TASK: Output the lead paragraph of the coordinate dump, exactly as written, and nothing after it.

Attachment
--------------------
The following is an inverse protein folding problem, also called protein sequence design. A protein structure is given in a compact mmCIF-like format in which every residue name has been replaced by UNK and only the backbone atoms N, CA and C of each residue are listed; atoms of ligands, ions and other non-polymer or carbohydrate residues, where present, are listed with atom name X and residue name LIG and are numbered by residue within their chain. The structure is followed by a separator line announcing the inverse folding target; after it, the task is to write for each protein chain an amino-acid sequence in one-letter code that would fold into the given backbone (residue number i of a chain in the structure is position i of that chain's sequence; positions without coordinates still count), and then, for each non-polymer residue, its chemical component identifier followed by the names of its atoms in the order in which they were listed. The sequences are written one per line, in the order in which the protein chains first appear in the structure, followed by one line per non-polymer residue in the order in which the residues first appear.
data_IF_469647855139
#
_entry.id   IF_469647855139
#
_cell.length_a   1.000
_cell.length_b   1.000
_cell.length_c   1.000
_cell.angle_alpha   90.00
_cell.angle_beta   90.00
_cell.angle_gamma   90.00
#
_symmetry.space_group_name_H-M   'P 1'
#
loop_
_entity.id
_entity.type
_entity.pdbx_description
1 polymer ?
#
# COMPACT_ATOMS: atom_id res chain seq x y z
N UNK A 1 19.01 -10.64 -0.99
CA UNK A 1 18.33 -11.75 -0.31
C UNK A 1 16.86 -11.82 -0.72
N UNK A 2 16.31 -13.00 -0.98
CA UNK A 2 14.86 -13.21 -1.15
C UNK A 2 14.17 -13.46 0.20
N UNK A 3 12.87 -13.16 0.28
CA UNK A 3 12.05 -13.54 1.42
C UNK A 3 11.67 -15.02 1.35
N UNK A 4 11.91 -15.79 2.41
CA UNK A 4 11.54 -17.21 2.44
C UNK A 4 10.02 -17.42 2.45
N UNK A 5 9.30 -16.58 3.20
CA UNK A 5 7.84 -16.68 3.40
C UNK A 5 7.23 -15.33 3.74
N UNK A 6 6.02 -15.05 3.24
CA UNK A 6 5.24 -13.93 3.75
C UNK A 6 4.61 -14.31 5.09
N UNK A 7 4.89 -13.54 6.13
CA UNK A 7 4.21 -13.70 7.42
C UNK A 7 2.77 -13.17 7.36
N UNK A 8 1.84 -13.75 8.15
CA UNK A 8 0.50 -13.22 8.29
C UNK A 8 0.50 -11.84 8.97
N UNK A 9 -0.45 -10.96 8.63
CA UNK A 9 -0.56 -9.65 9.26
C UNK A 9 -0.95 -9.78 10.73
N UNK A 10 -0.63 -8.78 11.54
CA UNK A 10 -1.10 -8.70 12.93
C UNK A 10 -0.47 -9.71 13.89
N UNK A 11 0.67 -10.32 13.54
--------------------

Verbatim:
The following is an inverse protein folding problem, also called protein sequence design. A protein structure is given in a compact mmCIF-like format in which every residue name has been replaced by UNK and only the backbone atoms N, CA and C of each residue are listed; atoms of ligands, ions and other non-polymer or carbohydrate residues, where present, are listed with atom name X and residue name LIG and are numbered by residue within their chain. The structure is followed by a separator line announcing the inverse folding target; after it, the task is to write for each protein chain an amino-acid sequence in one-letter code that would fold into the given backbone (residue number i of a chain in the structure is position i of that chain's sequence; positions without coordinates still count), and then, for each non-polymer residue, its chemical component identifier followed by the names of its atoms in the order in which they were listed. The sequences are written one per line, in the order in which the protein chains first appear in the structure, followed by one line per non-polymer residue in the order in which the residues first appear.